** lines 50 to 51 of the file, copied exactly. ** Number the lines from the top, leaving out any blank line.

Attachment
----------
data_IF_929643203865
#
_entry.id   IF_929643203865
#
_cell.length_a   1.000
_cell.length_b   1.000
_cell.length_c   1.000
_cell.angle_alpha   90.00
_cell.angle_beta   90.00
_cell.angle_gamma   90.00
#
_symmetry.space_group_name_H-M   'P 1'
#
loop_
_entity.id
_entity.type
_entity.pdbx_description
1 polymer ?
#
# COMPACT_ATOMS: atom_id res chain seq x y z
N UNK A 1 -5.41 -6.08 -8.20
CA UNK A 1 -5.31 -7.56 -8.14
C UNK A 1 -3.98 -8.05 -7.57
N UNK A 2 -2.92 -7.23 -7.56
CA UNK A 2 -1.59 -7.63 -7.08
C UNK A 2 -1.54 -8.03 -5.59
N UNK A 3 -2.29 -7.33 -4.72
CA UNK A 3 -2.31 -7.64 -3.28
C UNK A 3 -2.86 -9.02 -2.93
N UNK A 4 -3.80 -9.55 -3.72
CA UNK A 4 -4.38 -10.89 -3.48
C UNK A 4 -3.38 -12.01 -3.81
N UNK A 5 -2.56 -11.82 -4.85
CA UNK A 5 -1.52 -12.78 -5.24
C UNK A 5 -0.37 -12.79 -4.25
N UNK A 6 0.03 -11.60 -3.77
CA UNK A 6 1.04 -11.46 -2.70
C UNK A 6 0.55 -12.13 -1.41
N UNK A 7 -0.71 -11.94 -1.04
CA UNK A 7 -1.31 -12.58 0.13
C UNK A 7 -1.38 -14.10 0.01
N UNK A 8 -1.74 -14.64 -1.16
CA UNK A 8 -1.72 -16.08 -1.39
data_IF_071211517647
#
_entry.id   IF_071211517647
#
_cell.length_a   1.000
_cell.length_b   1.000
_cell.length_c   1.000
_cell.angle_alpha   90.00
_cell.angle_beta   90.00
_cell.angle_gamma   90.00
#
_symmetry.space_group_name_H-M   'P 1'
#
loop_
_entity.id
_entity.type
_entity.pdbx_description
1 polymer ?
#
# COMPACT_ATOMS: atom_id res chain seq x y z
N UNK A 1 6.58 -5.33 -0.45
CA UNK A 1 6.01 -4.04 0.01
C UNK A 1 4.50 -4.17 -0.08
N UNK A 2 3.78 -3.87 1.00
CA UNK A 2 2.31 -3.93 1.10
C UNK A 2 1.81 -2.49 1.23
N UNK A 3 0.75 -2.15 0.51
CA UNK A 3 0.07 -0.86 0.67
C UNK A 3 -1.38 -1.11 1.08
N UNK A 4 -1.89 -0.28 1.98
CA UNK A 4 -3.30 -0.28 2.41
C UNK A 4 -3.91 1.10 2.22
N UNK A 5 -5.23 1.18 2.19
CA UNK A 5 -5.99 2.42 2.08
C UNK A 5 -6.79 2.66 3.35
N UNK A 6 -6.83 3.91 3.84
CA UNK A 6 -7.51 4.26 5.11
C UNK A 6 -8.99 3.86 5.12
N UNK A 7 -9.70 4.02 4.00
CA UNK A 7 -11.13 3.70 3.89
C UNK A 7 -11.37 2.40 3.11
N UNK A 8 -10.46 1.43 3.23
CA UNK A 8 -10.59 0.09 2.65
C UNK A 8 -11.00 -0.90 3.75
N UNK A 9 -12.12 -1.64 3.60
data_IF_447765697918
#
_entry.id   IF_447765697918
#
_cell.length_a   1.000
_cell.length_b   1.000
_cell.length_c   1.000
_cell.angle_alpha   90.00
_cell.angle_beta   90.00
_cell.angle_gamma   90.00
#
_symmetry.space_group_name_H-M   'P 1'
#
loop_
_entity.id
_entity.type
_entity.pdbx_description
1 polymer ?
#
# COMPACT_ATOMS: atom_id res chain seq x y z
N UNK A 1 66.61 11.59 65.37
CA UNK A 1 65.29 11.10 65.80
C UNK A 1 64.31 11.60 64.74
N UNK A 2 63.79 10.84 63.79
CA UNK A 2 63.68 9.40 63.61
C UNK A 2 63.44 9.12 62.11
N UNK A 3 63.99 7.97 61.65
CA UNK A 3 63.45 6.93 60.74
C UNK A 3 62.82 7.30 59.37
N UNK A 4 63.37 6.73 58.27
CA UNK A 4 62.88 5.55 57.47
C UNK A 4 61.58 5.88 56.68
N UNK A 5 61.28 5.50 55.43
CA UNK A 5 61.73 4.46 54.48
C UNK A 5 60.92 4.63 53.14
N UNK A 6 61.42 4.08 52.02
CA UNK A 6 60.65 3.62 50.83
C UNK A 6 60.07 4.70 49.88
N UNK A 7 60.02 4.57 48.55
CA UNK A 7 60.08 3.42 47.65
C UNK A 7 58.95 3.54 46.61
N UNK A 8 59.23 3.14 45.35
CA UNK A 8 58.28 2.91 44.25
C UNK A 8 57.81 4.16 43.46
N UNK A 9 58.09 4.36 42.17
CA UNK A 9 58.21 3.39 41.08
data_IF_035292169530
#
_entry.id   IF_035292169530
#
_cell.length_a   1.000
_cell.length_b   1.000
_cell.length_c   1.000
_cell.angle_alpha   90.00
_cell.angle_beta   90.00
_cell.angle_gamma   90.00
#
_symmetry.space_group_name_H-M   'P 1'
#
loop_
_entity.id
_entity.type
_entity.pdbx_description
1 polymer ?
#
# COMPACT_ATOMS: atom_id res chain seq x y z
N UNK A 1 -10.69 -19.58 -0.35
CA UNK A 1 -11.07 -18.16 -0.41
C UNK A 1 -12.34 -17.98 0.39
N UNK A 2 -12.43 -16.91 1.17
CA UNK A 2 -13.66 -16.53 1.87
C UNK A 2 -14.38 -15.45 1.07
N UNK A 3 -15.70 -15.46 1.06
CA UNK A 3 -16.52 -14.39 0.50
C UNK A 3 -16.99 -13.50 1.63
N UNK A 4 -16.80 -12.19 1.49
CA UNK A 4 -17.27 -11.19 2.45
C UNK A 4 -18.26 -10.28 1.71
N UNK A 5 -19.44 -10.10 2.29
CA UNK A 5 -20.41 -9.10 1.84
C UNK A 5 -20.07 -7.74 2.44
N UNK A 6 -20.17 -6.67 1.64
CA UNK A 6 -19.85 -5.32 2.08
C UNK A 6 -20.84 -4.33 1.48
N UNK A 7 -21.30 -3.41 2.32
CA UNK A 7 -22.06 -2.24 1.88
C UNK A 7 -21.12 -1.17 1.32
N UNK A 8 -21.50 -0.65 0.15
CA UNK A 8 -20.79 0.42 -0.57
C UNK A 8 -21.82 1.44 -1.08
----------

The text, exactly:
_cell.length_c   1.000
_cell.angle_alpha   90.00